Peer Matching is a powerful new feature that allows employees to match donations made by their peers. When an employee or program leader creates a Peer Match or joins a pool, this simply means that they are choosing to make a donation in a different way. Instead of donating $20 directly to the cause, they are adding their $20 to a matching pool and pledging to make that donation once other employees support that cause. This is similar to how company matching works, but the match comes from a pool of employee donations rather than your corporate budget.
Are there any controls that I can put in place to help ensure I am compliant with anti-solicitation policies in my company?
Yes! We have a number of different ways to help you manage any giving initiatives created by your employees:
- Set up approval queues for all giving opportunities. If you allow users to create their own giving opportunities, administrators can require that these giving opportunities enter an approval queue. This means that no giving opportunity is published and viewable without the administrator first approving it.
- Use permissions to control who can create giving opportunities. You can require that only users with the Campaign Manager role can do set up giving opportunities. Plus, rather than allowing all employees to create giving opportunities, you can assign permissions to executives or administrators to help champion giving initiatives in your company.
- Provide a direct link to users to create a giving opportunity. If you do not want to give users the Campaign Manager role, there is also a setting that will allow users to create a giving opportunity only if an administrator has provided them with the link below. Then once again, the giving opportunity still must be approved by the administrator (i.e. https://<Spark site domain>/campaigns/giving_opportunity/create?peer_match=1).
What are other companies doing to address solicitation concerns in their companies?
Each company is different depending on its policy and company culture. Here are some ways that our client community has addressed solicitation:
- Revise or remove their solicitation policy to allow for activities related to their employee giving or volunteer program.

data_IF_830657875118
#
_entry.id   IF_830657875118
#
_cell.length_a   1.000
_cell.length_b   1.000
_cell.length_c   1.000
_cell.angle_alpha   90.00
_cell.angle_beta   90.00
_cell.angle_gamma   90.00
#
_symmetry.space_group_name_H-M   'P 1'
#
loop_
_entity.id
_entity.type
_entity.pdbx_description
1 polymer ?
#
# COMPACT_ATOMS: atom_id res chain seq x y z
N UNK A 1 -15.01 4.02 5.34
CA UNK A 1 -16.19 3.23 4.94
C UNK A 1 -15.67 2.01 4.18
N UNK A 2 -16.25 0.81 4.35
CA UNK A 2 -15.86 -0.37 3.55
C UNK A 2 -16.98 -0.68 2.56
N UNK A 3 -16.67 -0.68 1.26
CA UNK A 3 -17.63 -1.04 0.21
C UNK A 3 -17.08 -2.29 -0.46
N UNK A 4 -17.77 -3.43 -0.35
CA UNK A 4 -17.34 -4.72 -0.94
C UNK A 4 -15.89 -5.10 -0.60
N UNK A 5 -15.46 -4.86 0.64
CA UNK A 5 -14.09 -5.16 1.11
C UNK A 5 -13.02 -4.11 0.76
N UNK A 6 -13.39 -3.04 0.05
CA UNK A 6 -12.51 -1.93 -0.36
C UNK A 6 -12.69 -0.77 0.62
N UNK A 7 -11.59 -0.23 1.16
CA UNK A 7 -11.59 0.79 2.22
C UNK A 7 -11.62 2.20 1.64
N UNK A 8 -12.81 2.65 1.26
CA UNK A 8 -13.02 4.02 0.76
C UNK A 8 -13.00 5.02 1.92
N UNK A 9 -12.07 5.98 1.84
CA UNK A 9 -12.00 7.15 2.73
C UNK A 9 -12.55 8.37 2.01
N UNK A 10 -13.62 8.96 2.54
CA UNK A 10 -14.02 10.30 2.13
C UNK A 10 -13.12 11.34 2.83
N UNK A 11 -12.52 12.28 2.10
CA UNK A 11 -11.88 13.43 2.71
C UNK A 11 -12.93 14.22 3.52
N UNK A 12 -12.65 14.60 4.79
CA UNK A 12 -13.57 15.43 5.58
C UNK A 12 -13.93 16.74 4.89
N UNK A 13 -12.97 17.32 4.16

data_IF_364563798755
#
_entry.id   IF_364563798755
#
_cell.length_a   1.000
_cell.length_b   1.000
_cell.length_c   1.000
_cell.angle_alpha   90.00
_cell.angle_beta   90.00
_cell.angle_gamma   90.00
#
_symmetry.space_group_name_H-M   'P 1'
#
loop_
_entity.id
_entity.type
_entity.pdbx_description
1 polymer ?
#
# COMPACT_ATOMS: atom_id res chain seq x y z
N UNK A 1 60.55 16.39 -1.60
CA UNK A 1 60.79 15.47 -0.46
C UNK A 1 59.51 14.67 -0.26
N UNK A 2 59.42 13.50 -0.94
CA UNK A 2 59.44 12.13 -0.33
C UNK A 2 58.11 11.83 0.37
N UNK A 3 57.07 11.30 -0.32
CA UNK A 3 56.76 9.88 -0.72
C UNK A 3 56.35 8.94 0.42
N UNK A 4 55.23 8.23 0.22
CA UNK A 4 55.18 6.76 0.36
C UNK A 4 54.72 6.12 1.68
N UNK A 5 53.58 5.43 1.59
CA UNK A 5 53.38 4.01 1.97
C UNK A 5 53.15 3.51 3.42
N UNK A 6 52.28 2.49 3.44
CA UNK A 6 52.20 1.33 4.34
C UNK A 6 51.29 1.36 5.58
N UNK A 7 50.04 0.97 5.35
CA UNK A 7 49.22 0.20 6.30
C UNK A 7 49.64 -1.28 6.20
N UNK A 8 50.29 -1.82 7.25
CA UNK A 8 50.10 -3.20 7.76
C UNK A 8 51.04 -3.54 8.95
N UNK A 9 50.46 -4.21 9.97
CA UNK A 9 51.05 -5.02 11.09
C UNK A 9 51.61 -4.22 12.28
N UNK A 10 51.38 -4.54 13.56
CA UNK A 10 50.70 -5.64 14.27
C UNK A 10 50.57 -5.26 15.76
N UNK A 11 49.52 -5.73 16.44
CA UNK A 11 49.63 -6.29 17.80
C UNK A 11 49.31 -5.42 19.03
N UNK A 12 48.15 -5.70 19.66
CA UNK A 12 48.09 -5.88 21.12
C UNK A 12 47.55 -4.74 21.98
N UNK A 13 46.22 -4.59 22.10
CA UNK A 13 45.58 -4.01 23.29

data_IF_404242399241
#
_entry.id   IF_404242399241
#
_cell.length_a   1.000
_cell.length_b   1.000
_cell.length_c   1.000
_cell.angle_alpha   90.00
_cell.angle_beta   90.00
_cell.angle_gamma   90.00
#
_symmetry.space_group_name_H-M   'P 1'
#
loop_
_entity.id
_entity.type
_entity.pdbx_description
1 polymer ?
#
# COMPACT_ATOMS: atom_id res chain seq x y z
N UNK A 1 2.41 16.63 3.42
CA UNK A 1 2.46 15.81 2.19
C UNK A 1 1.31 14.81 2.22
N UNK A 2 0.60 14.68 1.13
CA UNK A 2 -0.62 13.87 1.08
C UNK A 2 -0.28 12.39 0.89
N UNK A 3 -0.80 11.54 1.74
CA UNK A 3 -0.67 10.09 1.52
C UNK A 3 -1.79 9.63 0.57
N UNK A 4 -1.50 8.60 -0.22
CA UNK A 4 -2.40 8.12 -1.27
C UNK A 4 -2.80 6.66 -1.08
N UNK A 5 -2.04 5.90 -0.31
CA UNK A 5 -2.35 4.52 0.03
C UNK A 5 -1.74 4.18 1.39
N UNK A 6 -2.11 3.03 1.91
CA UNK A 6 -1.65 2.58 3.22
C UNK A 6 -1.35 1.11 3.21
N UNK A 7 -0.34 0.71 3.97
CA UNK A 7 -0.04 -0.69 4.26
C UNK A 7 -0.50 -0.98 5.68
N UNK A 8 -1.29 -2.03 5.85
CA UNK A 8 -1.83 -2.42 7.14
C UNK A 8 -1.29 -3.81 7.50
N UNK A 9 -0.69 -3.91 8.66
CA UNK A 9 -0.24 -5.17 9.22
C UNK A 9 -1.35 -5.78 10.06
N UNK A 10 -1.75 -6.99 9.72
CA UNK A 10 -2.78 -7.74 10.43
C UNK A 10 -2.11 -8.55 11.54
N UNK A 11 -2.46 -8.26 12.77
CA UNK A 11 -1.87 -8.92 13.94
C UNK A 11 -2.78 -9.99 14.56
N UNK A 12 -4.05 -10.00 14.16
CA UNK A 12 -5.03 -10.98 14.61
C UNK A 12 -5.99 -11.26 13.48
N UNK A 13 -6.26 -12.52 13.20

- Allow employees to create giving opportunities and Peer Matches during a defined campaign period. This enables you to manage employee-driven initiatives easily and efficiently.
- Update their program guidelines to create parameters around what types of giving opportunities are allowed through their program.
Will employees see who has donated to their giving opportunity or Peer Match?
Donations made by employees are always entirely anonymous in Spark, so employees do not have access to details of who donated or what amount they contributed. This can help your company avoid solicitation concerns around employees feeling obligated to contribute to a coworker’s initiative. If an employee does want to show their support in a more visible way, they can choose to join as a Peer Matcher and their name and photo will be displayed. The choice is entirely theirs.
My company is not quite ready to enable users to create giving or volunteer opportunities yet. Can I still use Peer Matching?
Absolutely! Peer Matching can still be used even without employee-created content enabled. Any administrator or those with the Campaign Manager role in Spark are able to create a Peer Match and add additional matching funds to help support your campaigns and giving initiatives. This is a great way to engage an executive who is looking to rally employees behind a cause!
If you have any questions, reach out to your Benevity Client Success Manager! We are always happy to help.